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Deepawali And Its linkage with Agriculture

Deepawali is one of the most important Festival India and is also known as the festival of lights as it is celebrated with rows of lights: Another feature is that this festival is also associated with the Agriculture related aspect in a significant way. Diwali is also a celebration of the abundant rice crop that is almost ready to be harvested.

Abhijeet Banerjee

Deepawali is one of the most important festival of India which is also known as the festival of lights. This is a five-day festival of joy, splendour, brightness and happiness and is celebrated with great enthusiasm by Indians across the globe. This festival is distinct in its harmony of five varied philosophies, with each day connected to a special thought or ideal. Since people celebrate each of its five days of festivities with true understanding, it influences enriching thoughts and lives of the people.

Diwali celebrates Lord Rama’s triumphant return from Sri Lanka to his capital of Ayodhya after eliminating the demon i.e. the Ravana. Moreover, it is a celebration of the victory of good over evil. Homes are decorated with rows of lights  while most of the families  are  together   for   five days  for celebration. Deepawali is considered very auspicious and people involved in business and trading to start their new fiscal year from this day. The Goddess of Lakshmi is worshiped on this eve and people perform Arti. The womenfolk in the western states are engaged in preparing special dishes are like Poha, Pava, sweets and desserts (like “Kheer).

This   festival   is   also  associated  with   the  Agriculture   related  aspect   in   a significant way. Diwali   is also a celebration of the abundant rice crop that  is almost ready to be harvested. Diwali normally falls around the months of October or November, which is also known as the season of Kharif when the crop of fresh rice is widely available in the fields. Similarly Diwali occasion also contributes  in  insect control as the timing for this  festival  becomes all   the more important as it generally coincides with rise in insect population, especially in the month of shravan. People gather in numbers in the temple carry fire torches or “Mashal”. These flames are effective in destroying large numbers of insects.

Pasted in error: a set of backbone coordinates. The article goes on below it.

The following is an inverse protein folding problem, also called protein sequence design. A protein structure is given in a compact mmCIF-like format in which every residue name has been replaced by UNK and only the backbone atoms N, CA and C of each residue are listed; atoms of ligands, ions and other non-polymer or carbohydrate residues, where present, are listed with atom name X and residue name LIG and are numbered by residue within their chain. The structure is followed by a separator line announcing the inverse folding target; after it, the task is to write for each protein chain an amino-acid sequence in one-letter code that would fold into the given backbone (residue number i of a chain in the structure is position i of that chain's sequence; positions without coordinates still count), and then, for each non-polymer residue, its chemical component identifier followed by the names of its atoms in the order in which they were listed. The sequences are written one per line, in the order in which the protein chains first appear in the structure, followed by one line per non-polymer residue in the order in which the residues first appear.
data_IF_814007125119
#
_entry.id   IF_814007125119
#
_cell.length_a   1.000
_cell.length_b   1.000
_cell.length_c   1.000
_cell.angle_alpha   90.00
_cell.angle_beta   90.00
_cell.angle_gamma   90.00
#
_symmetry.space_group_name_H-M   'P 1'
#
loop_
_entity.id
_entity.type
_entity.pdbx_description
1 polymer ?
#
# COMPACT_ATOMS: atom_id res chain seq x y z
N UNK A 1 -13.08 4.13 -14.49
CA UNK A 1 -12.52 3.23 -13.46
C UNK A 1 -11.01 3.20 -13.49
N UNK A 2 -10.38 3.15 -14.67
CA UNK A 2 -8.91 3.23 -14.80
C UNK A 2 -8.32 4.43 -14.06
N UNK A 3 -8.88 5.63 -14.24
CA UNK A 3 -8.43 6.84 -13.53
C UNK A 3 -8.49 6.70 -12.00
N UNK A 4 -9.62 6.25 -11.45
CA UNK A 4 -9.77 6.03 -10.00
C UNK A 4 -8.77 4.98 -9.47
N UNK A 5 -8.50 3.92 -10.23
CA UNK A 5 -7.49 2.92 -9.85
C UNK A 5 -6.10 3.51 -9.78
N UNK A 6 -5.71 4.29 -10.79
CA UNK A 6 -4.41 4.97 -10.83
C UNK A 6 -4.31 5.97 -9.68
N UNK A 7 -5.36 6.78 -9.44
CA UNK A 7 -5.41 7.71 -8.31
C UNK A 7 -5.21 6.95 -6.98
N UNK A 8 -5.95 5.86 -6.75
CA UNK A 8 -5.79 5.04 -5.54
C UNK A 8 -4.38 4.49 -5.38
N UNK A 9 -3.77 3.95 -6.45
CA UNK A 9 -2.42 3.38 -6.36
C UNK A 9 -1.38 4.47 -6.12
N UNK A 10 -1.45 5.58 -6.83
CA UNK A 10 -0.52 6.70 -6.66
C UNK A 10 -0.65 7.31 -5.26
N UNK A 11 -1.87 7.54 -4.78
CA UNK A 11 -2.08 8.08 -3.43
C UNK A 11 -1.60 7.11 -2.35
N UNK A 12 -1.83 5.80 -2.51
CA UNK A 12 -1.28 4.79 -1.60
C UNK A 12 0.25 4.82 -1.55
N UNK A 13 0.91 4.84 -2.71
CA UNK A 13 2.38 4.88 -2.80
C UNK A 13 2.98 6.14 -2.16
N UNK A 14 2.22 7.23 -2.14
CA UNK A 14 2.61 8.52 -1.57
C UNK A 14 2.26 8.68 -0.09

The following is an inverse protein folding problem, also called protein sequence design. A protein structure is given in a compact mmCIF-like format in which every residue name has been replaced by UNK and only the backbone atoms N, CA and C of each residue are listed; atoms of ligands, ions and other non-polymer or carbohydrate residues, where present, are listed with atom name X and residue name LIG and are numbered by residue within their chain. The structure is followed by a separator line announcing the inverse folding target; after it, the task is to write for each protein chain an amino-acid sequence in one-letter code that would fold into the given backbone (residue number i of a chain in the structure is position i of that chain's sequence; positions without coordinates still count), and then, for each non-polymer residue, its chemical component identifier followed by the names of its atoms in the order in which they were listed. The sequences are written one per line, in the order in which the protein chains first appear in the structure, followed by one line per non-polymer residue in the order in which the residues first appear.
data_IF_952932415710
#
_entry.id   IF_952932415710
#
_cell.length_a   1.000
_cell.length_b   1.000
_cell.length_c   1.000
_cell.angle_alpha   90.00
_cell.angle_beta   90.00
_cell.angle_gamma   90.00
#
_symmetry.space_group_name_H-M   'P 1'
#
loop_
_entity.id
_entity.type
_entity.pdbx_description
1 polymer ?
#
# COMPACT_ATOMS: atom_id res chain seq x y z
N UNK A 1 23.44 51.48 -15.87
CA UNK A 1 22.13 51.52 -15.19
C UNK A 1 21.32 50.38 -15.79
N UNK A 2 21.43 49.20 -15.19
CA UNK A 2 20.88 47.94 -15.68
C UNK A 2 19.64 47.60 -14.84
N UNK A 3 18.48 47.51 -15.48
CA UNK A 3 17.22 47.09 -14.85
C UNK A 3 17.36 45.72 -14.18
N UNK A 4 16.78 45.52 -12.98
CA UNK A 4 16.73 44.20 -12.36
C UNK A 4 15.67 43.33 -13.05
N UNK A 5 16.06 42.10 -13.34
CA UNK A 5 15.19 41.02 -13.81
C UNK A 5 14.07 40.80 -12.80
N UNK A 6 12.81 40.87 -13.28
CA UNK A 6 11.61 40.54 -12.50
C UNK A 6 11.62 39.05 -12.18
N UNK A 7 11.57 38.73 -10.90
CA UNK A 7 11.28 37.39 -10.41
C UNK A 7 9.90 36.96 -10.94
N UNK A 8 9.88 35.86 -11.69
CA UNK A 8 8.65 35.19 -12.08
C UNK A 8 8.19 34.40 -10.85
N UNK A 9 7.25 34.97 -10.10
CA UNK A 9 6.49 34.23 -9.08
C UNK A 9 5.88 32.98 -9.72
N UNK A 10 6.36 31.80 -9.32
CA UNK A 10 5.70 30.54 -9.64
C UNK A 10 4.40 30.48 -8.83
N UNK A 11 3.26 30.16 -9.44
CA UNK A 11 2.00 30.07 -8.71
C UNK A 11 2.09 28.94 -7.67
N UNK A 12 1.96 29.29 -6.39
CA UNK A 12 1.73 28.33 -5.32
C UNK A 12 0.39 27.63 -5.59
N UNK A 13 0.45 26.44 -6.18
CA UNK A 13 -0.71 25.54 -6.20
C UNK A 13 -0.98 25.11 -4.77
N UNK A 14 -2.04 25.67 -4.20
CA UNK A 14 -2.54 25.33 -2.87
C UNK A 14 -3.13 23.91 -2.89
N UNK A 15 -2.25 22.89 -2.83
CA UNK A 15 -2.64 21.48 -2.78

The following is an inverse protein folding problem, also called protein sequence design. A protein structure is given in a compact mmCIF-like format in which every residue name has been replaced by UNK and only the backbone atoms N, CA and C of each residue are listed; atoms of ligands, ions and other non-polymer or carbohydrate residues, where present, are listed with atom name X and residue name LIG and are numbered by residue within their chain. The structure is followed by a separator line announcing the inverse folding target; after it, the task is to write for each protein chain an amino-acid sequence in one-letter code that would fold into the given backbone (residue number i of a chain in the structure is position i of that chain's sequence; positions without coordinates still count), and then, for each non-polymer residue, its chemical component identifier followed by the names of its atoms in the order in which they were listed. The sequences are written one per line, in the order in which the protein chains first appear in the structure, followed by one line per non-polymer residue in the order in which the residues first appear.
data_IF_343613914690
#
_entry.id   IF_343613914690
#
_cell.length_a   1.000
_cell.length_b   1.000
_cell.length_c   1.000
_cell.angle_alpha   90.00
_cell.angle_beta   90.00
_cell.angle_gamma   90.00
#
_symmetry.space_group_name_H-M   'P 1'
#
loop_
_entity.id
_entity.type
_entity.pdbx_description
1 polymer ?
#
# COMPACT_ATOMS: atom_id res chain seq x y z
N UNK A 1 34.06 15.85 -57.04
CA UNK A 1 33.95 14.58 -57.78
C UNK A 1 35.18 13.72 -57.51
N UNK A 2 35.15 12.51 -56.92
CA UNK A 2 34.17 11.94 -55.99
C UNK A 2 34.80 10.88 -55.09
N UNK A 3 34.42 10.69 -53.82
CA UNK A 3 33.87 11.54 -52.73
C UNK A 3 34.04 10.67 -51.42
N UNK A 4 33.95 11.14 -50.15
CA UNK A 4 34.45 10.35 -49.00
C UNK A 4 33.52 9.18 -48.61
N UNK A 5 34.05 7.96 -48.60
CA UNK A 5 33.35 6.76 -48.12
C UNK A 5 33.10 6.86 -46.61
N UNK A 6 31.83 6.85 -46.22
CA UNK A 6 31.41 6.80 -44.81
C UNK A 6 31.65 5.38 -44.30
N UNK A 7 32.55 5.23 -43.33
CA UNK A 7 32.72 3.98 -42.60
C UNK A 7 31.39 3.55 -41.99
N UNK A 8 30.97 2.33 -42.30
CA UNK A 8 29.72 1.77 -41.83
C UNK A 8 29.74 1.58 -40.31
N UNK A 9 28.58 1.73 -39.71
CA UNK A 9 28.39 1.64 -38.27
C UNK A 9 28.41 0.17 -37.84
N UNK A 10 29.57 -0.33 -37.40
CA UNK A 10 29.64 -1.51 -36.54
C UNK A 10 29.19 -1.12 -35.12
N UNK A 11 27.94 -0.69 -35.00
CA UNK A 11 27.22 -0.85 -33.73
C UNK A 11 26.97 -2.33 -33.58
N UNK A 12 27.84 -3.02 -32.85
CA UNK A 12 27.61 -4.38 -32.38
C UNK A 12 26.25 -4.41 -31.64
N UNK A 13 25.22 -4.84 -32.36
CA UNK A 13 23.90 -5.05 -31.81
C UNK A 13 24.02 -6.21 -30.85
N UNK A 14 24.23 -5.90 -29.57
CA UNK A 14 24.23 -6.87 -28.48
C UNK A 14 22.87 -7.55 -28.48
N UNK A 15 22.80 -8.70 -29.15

Conch (Shankh) Blowing a conch (shell) emits a sharp note like that of a trumpet and during this period, the paddy bug sucks paddy at milk stage generally. It has been observed that blowing of the Conch is effective in controlling these pests to a large extent in some states. American researchers also agree that this biologic control is one of the best practice for crops like paddy.

The population of insects increases during the final season of cultivation which coincides with the Deepawali  mostly.  The number   intensifies  towards Kartika Amabasya  that   it  often hampers day to day life activities. “Mashal, Dihuri, Deepa” and Lantern are used during this time to attract insects and kill them. In fact in historic period also, farmers used fire and established light traps, after observing that many insects pests were attracted to light. They started controlling insect population then. Bonfires were lit to attract rice bugs and moths which then died then in the flames. This practice is seen in Odisha state to a large extent. Years ago light traps were often used in the country in order to control army borers, armyworms, leaf hoppers, seed bugs, mole crickets,  leaf folders, plant hoppers, root weevils, caseworms and caterpillars.

According   to   researchers “Neem” and Light (Mashal,   Dihuri)   traps   were  the most  preferred techniques used by Odisha farmers in past. Farmers used light traps to eliminate the nocturnal flying insects.   In  organic  agriculture, insect   light   trap   is  one  of   the  very  effective   tools  of   insect  pest management in organic agriculture. “Kem” is a ritual in Sri Lanka which is meant to attract and foster birds, that are the main biological agent in traditional agriculture. This ritual involves offering to local deities in the evenings, before commencement of cultivation, and consists of a standard mixture of roasted pulse, food, flowers and many lighted oil lamps. While lamps attract insects, food and pulse attracts birds. That's how the insects are then killed before the cultivation.

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